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Blueberry plants come in several varieties including Hi Bush, Low Bush, and Rabbiteye. Blueberries are easy to grow and can produce delicious fruit for many years. Blueberry bushes can produce berries by the second or third year. By the sixth year they can yield as much as two gallons of fruit per plant. The yield will continue to increase each year if the plants are given good care. Related to the rhododendron and azalea, blueberry bushes not only yield tasty berries but are also attractive, providing ornamental beauty with their scarlet autumn foliage and white spring flowers. Though they are tolerant of shade, higher yields are produced when grown in the sun. Blueberries thrive in acidic soil, ideally with a pH between 4 and 5.
Blueberry Plants come in several different varieties
Highbush Blueberries - Vaccinium corymbosum
Highbush Blueberries can reach heights of six to eight feet. They are hardy from Zones 4 to 7, and their berries are bigger and more abundant than berries from the Lowbush varieties. However, their flavor may be less intense and sweet.
Lowbush - Vaccinium angustifolium
Lowbush varieties are grown in colder regions of the US and are hardy from Zones 3 to 7. With flavorful sweet berries, Lowbush blueberries can grow up to two feet high and are spread by underground stems. Lowbush varieties do well in all well-drained soils. They can be used to create a lovely ornamental fruiting ground cover.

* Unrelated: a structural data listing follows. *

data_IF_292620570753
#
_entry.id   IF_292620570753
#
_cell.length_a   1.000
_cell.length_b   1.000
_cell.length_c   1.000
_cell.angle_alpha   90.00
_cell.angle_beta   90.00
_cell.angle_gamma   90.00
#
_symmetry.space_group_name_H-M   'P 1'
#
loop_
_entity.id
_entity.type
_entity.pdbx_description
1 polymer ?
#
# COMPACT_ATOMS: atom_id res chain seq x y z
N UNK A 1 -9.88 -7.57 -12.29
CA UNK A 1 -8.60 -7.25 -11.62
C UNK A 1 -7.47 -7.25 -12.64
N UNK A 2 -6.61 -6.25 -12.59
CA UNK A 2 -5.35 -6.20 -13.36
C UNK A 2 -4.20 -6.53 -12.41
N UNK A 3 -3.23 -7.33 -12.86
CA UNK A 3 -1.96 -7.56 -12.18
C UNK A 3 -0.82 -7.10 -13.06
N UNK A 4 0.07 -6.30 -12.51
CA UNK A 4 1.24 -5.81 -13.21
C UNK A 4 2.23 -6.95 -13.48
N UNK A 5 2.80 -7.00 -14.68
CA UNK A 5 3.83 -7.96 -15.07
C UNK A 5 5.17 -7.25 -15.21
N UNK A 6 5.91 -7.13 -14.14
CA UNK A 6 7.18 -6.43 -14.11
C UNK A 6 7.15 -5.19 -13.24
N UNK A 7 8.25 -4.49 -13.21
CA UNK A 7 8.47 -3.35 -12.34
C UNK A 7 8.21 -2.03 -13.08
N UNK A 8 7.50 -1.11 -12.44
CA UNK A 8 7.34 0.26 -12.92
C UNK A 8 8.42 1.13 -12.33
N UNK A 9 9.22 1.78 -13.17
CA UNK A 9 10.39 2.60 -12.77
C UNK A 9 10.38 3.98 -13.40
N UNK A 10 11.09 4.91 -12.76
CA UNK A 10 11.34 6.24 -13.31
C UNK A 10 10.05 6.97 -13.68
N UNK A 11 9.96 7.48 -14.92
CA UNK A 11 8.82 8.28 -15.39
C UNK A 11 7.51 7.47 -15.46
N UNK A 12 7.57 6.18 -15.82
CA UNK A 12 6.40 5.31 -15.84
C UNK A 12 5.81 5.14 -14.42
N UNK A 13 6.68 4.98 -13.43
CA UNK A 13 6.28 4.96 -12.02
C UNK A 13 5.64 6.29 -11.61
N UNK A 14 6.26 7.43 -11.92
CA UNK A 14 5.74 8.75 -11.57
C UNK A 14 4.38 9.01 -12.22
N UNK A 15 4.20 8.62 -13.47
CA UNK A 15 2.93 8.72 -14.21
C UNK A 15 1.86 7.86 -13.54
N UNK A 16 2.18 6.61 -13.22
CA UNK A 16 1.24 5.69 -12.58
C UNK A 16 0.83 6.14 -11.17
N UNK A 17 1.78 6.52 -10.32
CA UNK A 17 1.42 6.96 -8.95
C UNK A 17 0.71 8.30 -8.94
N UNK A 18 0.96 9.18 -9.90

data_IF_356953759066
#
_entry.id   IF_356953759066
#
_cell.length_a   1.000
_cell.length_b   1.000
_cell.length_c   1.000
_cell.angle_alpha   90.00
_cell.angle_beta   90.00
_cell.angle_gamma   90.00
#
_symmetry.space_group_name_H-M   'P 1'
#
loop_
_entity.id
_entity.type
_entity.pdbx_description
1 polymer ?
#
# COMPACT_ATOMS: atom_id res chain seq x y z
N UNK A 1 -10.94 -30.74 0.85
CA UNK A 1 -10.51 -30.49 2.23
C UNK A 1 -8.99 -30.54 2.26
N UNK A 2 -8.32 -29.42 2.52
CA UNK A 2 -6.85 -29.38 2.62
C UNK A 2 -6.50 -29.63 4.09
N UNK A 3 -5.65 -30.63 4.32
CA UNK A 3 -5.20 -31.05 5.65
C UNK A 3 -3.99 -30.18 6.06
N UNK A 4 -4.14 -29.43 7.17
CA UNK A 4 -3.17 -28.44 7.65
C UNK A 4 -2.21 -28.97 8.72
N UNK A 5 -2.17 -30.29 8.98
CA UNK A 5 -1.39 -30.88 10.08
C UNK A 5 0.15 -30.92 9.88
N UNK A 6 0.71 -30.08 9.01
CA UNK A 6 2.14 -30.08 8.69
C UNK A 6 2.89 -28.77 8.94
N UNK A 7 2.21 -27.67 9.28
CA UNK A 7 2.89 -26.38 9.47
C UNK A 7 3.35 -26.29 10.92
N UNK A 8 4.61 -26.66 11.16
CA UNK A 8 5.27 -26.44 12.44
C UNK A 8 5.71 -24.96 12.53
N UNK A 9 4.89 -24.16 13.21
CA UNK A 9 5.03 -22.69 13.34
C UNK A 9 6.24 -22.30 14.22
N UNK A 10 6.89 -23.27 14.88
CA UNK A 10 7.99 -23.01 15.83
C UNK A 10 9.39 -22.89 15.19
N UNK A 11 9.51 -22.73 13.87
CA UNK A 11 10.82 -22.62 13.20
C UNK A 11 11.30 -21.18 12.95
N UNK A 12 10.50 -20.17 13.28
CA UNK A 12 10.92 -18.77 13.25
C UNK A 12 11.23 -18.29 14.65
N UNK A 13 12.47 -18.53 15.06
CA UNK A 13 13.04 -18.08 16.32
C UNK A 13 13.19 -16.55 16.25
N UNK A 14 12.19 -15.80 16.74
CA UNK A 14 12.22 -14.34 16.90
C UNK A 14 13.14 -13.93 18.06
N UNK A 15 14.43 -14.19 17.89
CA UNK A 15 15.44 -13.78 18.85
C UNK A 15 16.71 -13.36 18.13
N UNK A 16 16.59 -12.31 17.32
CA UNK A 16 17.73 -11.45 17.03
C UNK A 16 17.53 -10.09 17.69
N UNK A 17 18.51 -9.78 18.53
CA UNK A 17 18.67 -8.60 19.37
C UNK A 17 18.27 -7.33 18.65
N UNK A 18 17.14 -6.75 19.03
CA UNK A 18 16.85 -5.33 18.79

Rabbiteye - Vaccinium ashei
Hardy from Zones 7 to 10, the Rabbiteye blueberry grows up to nine feet high. Rabbiteye blueberry varieties are quite adaptable, and are productive and pest-tolerant. Mostly grown in the southeastern US, they require that two or more varieties be planted together to ensure pollination. Maintaining good soil moisture and mulching is also important because the feeder roots of the Rabbiteye are close to the surface and do not have root hairs.